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Female Pakistani journalists share stories of harassment at the workplace

Last Sunday, American actress Alyssa Milano tweeted ‘Me Too.’ The reason: “If all the women who have been sexually harassed or assaulted wrote ‘Me too.’ as a status, we might give people a sense of the magnitude of the problem.” Within 24 hours, the hashtag was tweeted half a million times.

While the hashtag comes in the wake of the Harvey Weinstein scandal, sexism isn’t limited to Hollywood. Every industry, in every country, has its own Weinsteins, including Pakistan.

Being a media group, we asked women journalists in Pakistan to share their ‘Me too’ stories in order to show the magnitude of the problem in the country’s media industry and the sexism women journalists face in the line of work.

All the women have asked to keep their identity secret.

1) Sexual abuse in the field

“I was at a shrine a few years ago, reporting on a festival. It was late at night and there was a huge crowd. I was with a large group of people and the men had made a circle around the women in our group.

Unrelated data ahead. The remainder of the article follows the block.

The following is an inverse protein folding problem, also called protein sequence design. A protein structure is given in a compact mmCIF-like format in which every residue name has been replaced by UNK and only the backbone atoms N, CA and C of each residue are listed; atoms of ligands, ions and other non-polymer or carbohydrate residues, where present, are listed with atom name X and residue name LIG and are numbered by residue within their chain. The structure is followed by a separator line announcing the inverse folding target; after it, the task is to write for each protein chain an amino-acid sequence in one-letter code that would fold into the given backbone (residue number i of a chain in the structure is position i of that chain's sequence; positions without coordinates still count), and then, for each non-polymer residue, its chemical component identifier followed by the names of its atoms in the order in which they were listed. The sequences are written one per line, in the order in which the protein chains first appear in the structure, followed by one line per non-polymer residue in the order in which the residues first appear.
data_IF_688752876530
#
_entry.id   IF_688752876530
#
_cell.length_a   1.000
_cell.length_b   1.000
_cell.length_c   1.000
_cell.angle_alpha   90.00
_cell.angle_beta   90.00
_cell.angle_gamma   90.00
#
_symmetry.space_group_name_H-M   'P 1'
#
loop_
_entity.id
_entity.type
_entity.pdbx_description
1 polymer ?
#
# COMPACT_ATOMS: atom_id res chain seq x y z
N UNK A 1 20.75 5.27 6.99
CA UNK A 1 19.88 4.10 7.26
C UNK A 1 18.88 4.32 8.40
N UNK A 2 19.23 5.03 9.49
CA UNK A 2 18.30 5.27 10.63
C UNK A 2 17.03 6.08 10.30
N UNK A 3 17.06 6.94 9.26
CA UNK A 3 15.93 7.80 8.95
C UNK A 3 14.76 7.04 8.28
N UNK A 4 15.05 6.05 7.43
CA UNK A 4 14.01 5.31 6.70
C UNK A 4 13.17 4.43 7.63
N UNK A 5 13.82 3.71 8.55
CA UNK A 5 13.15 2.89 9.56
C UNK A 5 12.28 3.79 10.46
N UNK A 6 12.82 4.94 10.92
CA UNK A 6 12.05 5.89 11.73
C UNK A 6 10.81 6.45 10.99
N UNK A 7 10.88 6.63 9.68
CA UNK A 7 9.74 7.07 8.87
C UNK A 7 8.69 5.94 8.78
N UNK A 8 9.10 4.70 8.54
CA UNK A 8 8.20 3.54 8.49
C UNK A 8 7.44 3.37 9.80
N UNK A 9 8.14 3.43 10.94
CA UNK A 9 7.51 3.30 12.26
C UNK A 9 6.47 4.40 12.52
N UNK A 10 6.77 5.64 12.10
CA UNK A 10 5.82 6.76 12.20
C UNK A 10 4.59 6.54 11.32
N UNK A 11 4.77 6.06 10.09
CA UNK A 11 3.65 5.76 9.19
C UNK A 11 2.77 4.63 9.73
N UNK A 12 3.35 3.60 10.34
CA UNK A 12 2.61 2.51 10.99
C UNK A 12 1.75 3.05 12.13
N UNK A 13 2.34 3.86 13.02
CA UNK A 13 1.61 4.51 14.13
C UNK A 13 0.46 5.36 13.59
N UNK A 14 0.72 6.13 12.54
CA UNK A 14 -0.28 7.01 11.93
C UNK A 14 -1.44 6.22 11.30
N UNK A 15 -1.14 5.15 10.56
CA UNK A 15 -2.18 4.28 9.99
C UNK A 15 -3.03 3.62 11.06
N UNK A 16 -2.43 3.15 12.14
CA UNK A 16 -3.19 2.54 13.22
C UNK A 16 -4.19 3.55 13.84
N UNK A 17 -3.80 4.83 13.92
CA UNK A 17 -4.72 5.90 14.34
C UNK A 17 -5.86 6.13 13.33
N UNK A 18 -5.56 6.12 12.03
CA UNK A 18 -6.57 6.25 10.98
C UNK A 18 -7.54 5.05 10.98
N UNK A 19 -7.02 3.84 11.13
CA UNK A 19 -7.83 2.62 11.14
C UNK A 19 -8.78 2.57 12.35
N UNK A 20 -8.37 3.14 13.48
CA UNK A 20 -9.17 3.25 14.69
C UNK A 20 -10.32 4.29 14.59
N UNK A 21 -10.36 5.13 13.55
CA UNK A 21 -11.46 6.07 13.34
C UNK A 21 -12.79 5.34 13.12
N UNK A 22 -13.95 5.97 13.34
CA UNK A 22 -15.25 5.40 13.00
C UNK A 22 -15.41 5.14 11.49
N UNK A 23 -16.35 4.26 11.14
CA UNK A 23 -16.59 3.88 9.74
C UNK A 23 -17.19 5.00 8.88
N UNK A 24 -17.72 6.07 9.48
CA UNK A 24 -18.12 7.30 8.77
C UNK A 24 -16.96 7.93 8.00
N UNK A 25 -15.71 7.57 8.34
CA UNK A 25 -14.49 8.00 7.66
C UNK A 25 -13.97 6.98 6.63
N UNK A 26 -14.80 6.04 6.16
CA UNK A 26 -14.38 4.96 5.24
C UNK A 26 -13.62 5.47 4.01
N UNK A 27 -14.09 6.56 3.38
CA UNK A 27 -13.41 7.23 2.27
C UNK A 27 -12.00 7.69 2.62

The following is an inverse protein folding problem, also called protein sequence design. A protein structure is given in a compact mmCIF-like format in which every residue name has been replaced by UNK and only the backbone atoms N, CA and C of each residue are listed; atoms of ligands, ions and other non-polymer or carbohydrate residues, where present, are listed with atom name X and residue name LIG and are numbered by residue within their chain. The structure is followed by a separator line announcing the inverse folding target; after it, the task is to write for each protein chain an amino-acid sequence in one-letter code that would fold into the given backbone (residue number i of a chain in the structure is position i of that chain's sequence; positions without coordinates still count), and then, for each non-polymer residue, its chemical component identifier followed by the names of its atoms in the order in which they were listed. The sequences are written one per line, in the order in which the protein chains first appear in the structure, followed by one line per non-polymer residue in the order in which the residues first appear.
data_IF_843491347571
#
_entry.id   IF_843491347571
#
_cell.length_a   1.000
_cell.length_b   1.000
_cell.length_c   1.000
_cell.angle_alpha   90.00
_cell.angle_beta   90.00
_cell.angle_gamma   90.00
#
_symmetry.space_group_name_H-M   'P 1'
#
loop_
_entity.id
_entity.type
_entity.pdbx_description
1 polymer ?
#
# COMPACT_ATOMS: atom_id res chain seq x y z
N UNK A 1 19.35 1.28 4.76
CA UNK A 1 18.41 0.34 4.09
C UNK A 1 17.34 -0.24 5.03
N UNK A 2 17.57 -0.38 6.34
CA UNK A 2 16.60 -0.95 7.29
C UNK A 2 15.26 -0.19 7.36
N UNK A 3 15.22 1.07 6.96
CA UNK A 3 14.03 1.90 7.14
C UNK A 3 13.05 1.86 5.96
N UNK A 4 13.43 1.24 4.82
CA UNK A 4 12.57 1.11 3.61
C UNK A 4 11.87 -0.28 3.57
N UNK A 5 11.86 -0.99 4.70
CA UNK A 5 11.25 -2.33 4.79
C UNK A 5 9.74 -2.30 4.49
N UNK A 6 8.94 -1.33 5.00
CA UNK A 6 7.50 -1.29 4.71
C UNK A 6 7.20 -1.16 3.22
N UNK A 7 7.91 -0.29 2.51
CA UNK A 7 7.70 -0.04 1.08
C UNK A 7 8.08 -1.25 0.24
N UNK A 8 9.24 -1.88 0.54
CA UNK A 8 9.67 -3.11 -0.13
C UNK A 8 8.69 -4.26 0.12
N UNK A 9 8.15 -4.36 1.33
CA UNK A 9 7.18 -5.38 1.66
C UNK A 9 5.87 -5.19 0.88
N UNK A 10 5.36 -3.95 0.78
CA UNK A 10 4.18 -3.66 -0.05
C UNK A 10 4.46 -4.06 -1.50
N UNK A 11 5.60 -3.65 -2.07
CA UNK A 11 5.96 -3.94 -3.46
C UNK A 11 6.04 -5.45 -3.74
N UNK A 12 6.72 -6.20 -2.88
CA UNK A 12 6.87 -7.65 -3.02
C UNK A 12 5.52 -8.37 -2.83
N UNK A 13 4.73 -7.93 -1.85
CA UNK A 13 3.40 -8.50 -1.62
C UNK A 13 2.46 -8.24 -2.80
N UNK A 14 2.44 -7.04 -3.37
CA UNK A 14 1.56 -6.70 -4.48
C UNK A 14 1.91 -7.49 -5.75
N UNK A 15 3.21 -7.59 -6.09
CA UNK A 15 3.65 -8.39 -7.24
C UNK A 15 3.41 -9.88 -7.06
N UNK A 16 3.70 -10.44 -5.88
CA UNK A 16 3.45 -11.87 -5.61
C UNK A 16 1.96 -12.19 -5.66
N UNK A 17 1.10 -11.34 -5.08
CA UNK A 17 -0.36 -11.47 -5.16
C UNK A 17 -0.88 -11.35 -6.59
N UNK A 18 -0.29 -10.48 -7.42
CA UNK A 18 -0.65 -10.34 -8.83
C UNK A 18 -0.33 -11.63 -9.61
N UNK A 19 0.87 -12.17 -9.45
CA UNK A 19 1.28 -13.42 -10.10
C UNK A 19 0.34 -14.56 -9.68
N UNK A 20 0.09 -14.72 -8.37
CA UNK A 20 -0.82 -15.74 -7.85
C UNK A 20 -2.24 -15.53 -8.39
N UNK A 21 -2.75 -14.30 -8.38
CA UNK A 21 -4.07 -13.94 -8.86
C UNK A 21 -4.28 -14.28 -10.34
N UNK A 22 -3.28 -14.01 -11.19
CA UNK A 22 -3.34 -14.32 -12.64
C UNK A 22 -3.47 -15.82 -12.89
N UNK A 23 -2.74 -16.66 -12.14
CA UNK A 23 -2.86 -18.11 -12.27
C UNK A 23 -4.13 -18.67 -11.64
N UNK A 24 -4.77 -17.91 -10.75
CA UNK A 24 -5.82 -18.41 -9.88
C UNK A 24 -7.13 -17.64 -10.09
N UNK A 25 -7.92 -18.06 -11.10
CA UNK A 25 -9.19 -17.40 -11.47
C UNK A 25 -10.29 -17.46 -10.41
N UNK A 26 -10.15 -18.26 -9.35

Yet, this still didn’t stop a guy from jamming his fingers up my butt again and again and again, until I turned around with the intent to smash a rock in his face. But he managed to snake through the crowd and that was that.”

2) Abuse of power

“When I first started, being a TV journalist did not seem any different than other industries where sexism and misogyny prevails. I learned early on, for example, that men working in technical roles often have difficulty accepting a woman producer.

Later, I joined a pioneer of television journalism in the country. I found that it was also a place where women were constantly harassed, subjected to sexual assaults, and slandered when they refused the advances of their seniors.

One of the most disturbing experiences I personally had was being asked to come to a senior’s office to discuss the agenda of the day’s show, only to find him jerking off to porn, even after having knocked and entering the office upon permission.

It turned out it was common knowledge that he indulged in such acts at the workplace. If that wasn’t enough, he would offer his hand for women to shake, while they knew where it had just been.”

3) Unwanted advances

“I invited a much-loved, viral, less-journalist-than-sensationalist television reporter to cover a campaign my organisation had been working on.

When I first called him, he told me to message him the brief (that’s reporter-speak for “I’m never filing this story”).